Supporting and safeguarding our arts and culture ecosystem
Speech by Mr Edwin Tong, Minister for Culture, Community and Youth & Second Minister For Law, at the Launch of the Sustain the Arts (stART) Fund, at Victoria Theatre
13 January 2021
Distinguished guests, ladies and gentlemen,
- Good afternoon. Thank you for joining us today at the launch of the Sustain the Arts Fund, or stART Fund.
Power of the arts through the pandemic
- The arts are a critical aspect of our society.
a. They can bring communities together, strengthen our national identity, and inspire everyone of us as individuals.
- Looking back at 2020 – a year ravaged by the pandemic, the arts nonetheless continued to provide comfort, inspiration and served to uplift all our spirits during these challenging times.
a. Our artists were particularly resilient, tapping on their creative energies to adapt to the new circumstances.
b. We saw them move very quickly, to introduce innovative projects and exciting digital content to connect with audiences, even as physical events came to a halt during the Circuit Breaker.
- The pandemic has also catalysed new partnerships and forged renewed camaraderie among the arts and culture community.
Importance of patronage to sustain our arts organisations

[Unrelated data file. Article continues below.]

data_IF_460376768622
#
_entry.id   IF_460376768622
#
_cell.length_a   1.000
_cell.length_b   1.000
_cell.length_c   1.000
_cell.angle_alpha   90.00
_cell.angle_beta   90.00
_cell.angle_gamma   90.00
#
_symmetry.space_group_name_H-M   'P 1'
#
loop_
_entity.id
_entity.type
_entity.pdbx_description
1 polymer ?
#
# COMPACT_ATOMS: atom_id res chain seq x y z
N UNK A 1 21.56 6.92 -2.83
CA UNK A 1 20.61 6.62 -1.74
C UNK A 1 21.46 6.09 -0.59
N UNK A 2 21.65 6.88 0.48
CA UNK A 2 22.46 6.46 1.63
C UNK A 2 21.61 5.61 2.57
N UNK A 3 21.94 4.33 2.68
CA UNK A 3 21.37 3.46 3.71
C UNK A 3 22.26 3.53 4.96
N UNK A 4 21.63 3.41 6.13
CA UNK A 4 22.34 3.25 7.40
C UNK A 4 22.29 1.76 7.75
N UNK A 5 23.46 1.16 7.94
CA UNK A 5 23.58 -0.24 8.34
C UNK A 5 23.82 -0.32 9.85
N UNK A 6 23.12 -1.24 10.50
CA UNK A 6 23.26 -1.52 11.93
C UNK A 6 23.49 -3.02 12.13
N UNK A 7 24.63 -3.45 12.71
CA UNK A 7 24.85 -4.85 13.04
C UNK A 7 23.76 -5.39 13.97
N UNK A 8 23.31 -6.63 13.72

- The Government is committed to supporting and safeguarding our arts and culture ecosystem. We have to sustain a vibrant and creative landscape so that all Singaporeans can benefit.
a. Given the unprecedented impact of COVID-19, MCCY introduced a $55 million Arts and Culture Resilience Package designed to sustain livelihoods, encourage the adoption of related or new skills and to facilitate digitalisation efforts.
b. The package also supports the retention and the longer term development of talent, for this is the kind of talent that we must continue to nurture, encourage and protect, so that our sector can emerge stronger in the new normal.
- At MCCY and NAC, we have always taken a long-term view towards developing the arts in Singapore.
a. This is why we have invested significantly in the sector over the past decades, arising from the 2012 Arts & Culture Strategic Review, and more recently Our SG Arts and Heritage Plans.
b. We have sought to make the arts more accessible, deepen the talent pool in pursuit of excellence, and enable arts organisations to deliver a vibrant arts calendar with over 10,000 activities in 2018.
c. We have grown audiences through working with arts groups, arts education, and broader advocacy efforts, and we have increased arts spaces by almost five-fold since 1985.
d. Today, we have high quality cultural institutions in Singapore, with a vibrant and diverse ecosystem of arts groups and practitioners.
e. We will continue to support and develop the arts sector, under the current strategies in Our SG Arts Plan.
Strong partnerships for philanthropy